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The Cryosphere An interactive open-access journal of the European Geosciences Union
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Discussion papers
https://doi.org/10.5194/tc-2019-64
© Author(s) 2019. This work is distributed under
the Creative Commons Attribution 4.0 License.
https://doi.org/10.5194/tc-2019-64
© Author(s) 2019. This work is distributed under
the Creative Commons Attribution 4.0 License.

Submitted as: research article 14 May 2019

Submitted as: research article | 14 May 2019

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This discussion paper is a preprint. A revision of this manuscript was accepted for the journal The Cryosphere (TC) and is expected to appear here in due course.

New Last Glacial Maximum Ice Thickness constraints for the Weddell Sea sector, Antarctica

Keir A. Nichols1, Brent M. Goehring1, Greg Balco2, Joanne S. Johnson3, Andrew A. Hein4, and Claire Todd5 Keir A. Nichols et al.
  • 1Department of Earth and Environmental Sciences, Tulane University, New Orleans, 70118, LA, USA
  • 2Berkeley Geochronology Center, 2455 Ridge Road, Berkeley, 94709, CA, USA
  • 3British Antarctic Survey, Natural Environment Research Council, High Cross, Madingley Road, Cambridge, CB3 0ET, UK
  • 4School of GeoSciences, University of Edinburgh, Drummund Street, Edinburgh, EH8 9XP, UK
  • 5Department of Geosciences, Pacific Lutheran University, Tacoma, 98447, WA, USA

Abstract. This paper describes new Last Glacial Maximum (LGM) ice thickness constraints for three locations spanning the Weddell Sea Embayment (WSE) of Antarctica. Samples collected from the Shackleton Range, Pensacola Mountains, and the Lassiter Coast constrain the LGM thickness of the Slessor Glacier, Foundation Ice Stream, and grounded ice proximal to the modern Ronne Ice Shelf Edge on the Antarctic Peninsula, respectively. Previous attempts to reconstruct LGM-to-present ice thickness changes around the WSE used measurements of long-lived cosmogenic nuclides, primarily 10Be. An absence of post-LGM apparent exposure ages at many sites led to LGM thickness reconstructions that were spatially highly variable, and inconsistent with flowline modeling. Estimates for the contribution of the ice sheet occupying the WSE at the LGM to global sea level since deglaciation vary by an order of magnitude, from 1.4 to 14.1 m of sea level equivalent. Here we use a cosmogenic nuclide, in situ produced 14C, to evaluate the possibility that sites with no post-LGM exposure ages are biased by cosmogenic nuclide inheritance due to surface preservation by cold-based ice and nondeposition of LGM-aged drift. Our measurements show that the Slessor Glacier was between 310 and 650 m thicker than present at the LGM. The Foundation Ice Stream was at least 800 m thicker, and ice on the Lassiter Coast was at least 385 m thicker than present at the LGM. With evidence for LGM thickening at all of our study sites, our in situ 14C measurements indicate that the long-lived nuclide measurements of previous studies were influenced by cosmogenic nuclide inheritance. Our LGM thickness constraints point toward a modest contribution from the Weddell Sea Embayment to global sea-level since deglaciation, with an estimated range of 2.2 to 5.8 m.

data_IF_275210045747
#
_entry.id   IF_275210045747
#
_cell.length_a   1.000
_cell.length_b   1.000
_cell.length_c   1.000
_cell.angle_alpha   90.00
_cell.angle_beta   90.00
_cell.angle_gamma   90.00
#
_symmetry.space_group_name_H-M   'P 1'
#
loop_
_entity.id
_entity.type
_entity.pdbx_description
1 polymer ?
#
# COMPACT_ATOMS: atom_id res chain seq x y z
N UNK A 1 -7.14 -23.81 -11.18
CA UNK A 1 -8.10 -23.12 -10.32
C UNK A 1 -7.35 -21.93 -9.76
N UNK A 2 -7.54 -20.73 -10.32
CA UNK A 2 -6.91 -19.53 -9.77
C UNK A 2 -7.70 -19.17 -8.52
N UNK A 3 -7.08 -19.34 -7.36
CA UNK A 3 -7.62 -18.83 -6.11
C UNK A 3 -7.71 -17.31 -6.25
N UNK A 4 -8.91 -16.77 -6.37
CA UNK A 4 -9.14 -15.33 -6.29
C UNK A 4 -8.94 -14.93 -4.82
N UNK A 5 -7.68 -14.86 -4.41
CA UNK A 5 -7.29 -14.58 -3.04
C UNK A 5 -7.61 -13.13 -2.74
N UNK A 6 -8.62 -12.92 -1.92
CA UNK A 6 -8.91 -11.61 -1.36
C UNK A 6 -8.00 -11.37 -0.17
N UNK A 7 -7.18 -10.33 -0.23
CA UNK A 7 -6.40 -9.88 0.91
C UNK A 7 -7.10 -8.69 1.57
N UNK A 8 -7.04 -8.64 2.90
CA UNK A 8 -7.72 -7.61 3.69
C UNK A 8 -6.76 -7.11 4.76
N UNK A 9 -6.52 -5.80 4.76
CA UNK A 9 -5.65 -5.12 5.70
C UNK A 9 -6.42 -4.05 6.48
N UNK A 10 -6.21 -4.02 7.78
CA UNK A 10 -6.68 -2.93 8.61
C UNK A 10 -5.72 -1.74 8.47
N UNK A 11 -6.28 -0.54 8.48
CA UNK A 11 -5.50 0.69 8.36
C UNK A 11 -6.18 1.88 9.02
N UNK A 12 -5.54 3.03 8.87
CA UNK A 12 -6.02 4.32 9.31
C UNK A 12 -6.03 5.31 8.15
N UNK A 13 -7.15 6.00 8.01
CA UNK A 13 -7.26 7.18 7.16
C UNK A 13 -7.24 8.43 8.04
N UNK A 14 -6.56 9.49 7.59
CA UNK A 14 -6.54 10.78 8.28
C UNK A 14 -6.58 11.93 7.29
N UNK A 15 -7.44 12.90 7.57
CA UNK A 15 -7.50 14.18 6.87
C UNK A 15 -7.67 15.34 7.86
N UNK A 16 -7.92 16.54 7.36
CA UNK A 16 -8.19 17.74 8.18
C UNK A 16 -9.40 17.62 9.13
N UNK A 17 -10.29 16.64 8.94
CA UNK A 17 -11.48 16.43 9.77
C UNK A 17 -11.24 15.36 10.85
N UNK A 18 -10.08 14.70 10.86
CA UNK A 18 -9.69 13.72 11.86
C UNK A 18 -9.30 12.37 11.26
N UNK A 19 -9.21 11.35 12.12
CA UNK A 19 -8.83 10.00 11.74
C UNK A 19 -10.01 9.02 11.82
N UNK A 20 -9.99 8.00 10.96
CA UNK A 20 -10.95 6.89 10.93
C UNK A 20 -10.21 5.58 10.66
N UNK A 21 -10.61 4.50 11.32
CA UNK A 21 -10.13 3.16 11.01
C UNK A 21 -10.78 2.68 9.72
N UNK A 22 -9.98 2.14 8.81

Keir A. Nichols et al.
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Interactive discussion
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Status: closed
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Keir A. Nichols et al.
Keir A. Nichols et al.
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Short summary
We studied the history of ice masses at three locations within the Weddell Sea embayment, Antarctica. We measured rare isotopes in material sourced from mountains overlooking the Slessor Glacier, Foundation Ice Stream, and smaller glaciers on the Lassiter Coast. We show that ice masses were between 385 and 800 m thicker than they are at present. The ice masses were both hundreds of metres thicker and remained thicker closer to the present than was previously thought.
We studied the history of ice masses at three locations within the Weddell Sea embayment,...
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